Meryl Streep calls Walt Disney 'gender bigot,' Disney family organization fires back

Meryl, tell us what you really think.

Actress Meryl Streep was her show-stopping self at Tuesday night's National Board of Review awards dinner, delivering a nine-minute presentation speech that included some choice words for long-dead animated film legend Walt Disney.

According to Variety, Streep was presenting fellow actress Emma Thompson with the organization's Best Actress award for her portrayal as "Mary Poppins" author P.L. Travers in the film "Saving Mr. Banks." Along the way, Streep called Thompson "a beautiful artist" and "practically a saint." And then she turned her attention to Disney, played in "Banks" by Tom Hanks.

Disney's reputation has long been dogged by accusations of anti-Semitism, but Streep focused most of her attention on Disney's treatment of women, calling the legendary impresario a "gender bigot" and quoting longtime Disney animator Ward Kimball, who said his boss "didn't trust women or cats."

Streep also accused Disney of supporting "an anti-Semitic industry lobbying group," believed to be a reference to the Motion Picture Alliance, and quoted a letter purportedly written by Disney's company to an aspiring female animator which read, in part "Women do not do any of the creative work in connection with preparing the cartoons for the screen, as that task is performed entirely by young men."

Late Wednesday night, the Walt Disney Family Museum fired back at the actress via their Twitter account, suggesting that Streep needed to get her facts straight.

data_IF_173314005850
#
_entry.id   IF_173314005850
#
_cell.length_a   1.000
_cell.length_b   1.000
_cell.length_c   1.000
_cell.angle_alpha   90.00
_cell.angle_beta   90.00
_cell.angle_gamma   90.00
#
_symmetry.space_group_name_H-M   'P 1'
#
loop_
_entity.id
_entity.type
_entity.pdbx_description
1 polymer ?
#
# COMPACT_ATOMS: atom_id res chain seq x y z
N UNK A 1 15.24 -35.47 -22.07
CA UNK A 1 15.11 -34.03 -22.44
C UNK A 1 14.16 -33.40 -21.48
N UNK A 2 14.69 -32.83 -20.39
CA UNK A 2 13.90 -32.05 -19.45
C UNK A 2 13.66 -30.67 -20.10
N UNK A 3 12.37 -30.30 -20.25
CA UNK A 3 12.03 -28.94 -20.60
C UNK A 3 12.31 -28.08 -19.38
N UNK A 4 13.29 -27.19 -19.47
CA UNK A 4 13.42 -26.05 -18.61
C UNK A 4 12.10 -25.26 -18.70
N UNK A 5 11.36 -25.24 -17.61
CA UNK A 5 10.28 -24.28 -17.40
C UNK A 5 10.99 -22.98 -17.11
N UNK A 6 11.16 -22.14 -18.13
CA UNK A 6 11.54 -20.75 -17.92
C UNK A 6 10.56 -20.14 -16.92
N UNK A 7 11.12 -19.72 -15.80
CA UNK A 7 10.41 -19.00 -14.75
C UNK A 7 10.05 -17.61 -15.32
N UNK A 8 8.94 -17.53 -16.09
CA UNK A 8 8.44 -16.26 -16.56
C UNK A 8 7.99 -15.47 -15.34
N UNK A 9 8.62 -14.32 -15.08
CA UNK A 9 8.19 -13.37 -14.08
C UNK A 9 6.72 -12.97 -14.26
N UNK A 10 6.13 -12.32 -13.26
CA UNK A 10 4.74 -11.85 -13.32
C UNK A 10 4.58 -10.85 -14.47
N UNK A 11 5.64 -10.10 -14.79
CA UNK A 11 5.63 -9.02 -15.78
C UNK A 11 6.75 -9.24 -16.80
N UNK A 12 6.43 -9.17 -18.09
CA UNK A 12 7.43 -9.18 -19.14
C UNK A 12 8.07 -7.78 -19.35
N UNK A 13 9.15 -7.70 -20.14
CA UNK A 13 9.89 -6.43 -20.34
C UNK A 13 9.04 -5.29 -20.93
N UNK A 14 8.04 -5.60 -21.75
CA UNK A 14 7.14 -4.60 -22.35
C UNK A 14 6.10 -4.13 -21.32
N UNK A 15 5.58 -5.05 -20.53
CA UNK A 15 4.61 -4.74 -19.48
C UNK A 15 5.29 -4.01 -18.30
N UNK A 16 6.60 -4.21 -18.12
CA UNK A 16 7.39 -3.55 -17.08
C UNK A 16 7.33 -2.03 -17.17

The Walt Disney Family Museum opened in 2009 in San Francisco and was co-founded by Walt Disney's daughter Diane Disney Miller and his grandson Walter E. D. Miller.

The organization's Twitter account also retweeted a blog post by animator Floyd Norman, who, according to the International Movie Database, used to work for Disney Studios on animated films including the classics "Sleeping Beauty" and "The Jungle Book."

In a post titled "Sophie's Poor Choice," Norman defended Disney, calling him "a man of his time" who "had his faults like the rest of us."

"He was not a perfect man nor did we expect him to be. Like most of us, he continued to grow as he moved through life and in time he recognized women could compete alongside men. He knew that talent had no color or ethnicity and he judged people by their ability to do their job and do it well... Hardly an American to be vilified. Walt Disney deserves to be celebrated."

The Walt Disney Family Museum did not immediately respond to FOX411's request for further comment.